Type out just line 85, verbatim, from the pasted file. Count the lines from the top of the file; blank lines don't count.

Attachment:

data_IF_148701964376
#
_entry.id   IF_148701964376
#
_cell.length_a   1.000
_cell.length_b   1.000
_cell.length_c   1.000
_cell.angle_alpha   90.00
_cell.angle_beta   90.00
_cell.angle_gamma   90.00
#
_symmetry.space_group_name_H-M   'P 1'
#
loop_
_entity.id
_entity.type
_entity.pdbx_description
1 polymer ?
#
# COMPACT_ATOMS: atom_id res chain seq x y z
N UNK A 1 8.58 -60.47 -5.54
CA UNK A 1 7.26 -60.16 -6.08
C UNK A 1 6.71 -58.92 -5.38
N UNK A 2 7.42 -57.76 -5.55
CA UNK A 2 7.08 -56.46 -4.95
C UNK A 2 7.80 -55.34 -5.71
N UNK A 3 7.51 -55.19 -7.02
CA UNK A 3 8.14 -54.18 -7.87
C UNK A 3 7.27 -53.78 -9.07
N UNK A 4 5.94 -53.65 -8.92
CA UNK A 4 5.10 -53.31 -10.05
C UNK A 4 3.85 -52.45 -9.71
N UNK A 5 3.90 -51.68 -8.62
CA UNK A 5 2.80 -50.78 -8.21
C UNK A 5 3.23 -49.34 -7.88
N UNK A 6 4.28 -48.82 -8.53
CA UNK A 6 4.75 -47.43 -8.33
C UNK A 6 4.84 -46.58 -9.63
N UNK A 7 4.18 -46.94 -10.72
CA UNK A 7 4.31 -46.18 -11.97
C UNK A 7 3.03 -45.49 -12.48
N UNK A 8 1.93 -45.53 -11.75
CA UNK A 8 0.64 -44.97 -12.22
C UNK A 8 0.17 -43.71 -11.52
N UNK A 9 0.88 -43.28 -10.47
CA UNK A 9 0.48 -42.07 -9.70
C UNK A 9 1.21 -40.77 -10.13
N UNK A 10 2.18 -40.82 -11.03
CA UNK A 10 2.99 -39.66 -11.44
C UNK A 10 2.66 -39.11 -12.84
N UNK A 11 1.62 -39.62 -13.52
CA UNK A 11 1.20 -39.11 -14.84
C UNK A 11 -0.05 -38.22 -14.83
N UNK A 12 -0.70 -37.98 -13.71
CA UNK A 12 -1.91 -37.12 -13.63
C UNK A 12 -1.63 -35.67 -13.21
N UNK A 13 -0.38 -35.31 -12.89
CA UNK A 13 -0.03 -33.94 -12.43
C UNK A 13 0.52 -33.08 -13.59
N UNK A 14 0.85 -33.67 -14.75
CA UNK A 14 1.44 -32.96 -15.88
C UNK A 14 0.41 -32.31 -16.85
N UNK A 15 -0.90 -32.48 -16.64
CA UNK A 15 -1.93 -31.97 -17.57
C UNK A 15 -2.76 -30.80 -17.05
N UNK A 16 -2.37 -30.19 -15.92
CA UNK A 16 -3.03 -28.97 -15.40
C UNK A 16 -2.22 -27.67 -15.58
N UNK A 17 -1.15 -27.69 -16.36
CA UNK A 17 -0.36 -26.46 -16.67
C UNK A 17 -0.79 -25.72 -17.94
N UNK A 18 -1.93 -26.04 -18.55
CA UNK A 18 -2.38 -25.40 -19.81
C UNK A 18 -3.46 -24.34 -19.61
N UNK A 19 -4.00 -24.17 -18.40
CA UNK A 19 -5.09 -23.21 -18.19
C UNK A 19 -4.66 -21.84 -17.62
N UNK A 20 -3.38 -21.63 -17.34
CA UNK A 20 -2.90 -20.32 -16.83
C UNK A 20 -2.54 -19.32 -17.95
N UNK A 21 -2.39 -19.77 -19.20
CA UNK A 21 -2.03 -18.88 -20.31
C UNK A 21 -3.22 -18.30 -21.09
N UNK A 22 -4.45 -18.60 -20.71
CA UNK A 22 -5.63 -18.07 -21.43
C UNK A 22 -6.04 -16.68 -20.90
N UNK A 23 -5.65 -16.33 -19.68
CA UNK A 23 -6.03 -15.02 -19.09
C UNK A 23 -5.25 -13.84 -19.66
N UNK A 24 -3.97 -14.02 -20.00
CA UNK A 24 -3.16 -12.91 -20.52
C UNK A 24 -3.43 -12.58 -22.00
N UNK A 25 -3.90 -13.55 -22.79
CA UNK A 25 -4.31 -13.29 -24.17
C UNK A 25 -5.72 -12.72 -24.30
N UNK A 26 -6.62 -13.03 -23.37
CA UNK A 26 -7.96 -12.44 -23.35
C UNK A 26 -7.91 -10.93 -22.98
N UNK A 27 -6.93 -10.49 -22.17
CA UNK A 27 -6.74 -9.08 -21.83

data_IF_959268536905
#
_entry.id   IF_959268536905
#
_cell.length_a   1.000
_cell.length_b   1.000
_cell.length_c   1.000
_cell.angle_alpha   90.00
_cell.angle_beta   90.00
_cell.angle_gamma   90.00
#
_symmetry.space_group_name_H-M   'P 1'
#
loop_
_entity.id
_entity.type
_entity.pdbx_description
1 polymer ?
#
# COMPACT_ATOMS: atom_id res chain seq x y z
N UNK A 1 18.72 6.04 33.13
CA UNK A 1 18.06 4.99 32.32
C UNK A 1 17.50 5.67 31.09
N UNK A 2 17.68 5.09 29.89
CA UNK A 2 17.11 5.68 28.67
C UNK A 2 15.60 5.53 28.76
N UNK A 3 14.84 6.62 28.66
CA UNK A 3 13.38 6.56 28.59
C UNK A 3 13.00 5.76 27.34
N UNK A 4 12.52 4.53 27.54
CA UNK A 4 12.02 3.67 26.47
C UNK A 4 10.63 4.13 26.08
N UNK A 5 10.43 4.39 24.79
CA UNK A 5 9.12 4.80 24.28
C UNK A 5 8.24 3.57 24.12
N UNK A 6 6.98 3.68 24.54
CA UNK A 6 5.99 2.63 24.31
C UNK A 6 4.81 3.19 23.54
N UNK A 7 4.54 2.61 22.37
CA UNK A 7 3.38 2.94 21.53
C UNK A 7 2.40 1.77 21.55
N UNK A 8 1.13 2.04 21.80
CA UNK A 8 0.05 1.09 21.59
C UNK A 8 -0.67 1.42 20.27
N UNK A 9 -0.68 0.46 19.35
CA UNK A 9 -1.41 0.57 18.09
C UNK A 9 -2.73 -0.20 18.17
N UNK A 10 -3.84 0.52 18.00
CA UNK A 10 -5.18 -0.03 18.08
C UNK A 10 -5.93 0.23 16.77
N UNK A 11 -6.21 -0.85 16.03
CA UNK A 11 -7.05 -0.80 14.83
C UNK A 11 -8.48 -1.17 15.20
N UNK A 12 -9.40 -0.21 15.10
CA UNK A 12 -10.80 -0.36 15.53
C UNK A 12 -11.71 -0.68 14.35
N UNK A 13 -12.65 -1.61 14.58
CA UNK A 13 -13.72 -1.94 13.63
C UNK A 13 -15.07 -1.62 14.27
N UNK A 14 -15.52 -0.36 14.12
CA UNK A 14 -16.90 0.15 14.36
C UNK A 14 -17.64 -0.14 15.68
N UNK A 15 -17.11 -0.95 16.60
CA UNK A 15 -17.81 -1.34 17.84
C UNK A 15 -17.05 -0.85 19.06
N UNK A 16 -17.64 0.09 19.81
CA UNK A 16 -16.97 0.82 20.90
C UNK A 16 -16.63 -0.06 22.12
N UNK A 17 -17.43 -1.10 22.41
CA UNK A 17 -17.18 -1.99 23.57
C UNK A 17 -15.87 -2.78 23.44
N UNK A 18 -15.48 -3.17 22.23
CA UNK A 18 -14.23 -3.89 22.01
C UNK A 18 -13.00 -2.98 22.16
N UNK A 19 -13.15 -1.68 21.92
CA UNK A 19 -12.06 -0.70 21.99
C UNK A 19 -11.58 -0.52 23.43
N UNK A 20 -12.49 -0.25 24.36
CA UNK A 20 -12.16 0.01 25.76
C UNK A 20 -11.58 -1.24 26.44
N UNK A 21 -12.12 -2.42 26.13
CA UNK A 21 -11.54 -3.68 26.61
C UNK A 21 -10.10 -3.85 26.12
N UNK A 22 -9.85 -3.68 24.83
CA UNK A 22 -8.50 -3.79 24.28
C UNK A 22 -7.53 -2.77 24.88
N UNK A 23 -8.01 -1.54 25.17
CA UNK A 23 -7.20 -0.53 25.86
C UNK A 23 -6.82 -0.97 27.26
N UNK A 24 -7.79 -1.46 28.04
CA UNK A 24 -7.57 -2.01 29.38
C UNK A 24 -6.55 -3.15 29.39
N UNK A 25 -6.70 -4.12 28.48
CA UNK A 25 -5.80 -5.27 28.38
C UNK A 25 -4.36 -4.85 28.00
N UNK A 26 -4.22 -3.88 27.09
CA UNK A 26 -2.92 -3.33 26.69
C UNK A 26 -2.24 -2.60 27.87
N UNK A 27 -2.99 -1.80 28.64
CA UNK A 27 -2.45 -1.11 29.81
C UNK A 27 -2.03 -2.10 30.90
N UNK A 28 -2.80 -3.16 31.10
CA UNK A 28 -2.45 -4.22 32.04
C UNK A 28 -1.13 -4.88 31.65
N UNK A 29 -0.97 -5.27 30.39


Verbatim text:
CA UNK A 22 -5.63 -18.07 -21.43